In part 5 of our 18 for 18 series looking at different aspects of the game in 2018, JIM KEOGHAN looks at how politics and activism - from across the whole spectrum - have gradually crept into English football changing the nature of how we define our clubs, our cities and ourselves.
Around this time every year stories inevitably appear in the press about poppies in football, and specifically the decision by Stoke City’s James McClean to not wear one. McClean’s decision, entirely understandable considering that a Catholic lad from Derry would always find it a challenge to wear something that symbolises those lost in all of Britain’s military conflicts, including the Troubles, is one that enrages some. Along with angry Daily Mail editorials, McClean has been the focus of numerous social media insults and also the occasional death threat.
Aside from revealing the myopic outlook of some of those who follow football, the annual poppy debate also throws up an age-old question that has dogged the sport since its inception: Does politics have a place in our national game?
Football in this country has rarely been seen as a medium for political activity to the same degree as it has in other countries.
Much of this can be attributed to football’s voluntarist origins here at home. When the sport as we recognise it today was invented and organised in the late nineteenth century, it initially embraced the values of amateurism, an approach that emphasised the ability of players, clubs and leagues to operate free from state intervention and political control. For the ex-public schoolboys, members of the clergy and civil servants who pioneered the game and ran it well into the twentieth century, any such politicisation of sporting activity was considered an anathema to the amateurist spirit.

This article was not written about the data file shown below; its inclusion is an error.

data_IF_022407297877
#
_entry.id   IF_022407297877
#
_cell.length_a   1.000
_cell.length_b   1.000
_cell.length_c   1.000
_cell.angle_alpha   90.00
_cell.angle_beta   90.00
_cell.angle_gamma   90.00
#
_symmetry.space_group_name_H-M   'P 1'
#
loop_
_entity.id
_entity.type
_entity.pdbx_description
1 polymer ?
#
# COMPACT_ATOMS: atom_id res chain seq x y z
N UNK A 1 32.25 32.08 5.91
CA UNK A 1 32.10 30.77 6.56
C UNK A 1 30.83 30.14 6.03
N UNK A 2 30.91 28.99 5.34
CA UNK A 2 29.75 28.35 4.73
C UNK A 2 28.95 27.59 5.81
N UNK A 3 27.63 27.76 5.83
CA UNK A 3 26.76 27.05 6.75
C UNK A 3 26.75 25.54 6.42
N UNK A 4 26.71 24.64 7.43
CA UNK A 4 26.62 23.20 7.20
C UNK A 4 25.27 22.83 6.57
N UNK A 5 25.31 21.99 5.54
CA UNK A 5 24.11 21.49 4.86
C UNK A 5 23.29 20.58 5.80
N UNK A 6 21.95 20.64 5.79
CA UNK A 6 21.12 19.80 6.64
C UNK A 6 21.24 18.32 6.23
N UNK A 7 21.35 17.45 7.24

Such a perspective stood in stark contrast to other parts of Europe, where politics, the state and sport enjoyed a much closer relationship. One need only look at the close ties that existed between clubs and the Government in the Soviet Union, Fascist Italy or Nazi Germany to see this. To take the Soviet Union as the starkest example; in Moscow alone several of the city’s clubs had links to powerful groups within political society, such as CSKA Moscow (Red Army), Dynamo Moscow (Cheka) and Lokomotiv Moscow (Ministry of Transportation). Here, that would be the equivalent of the Ministry of Defence running Spurs, MI5 owning Arsenal and the Department of Transport being in charge of Chelsea.
But although those who held dear to the values of amateurism might have fought hard against any politicisation of football, and Britain did indeed resist its worst excesses, in reality the game has never been as pure as is often assumed.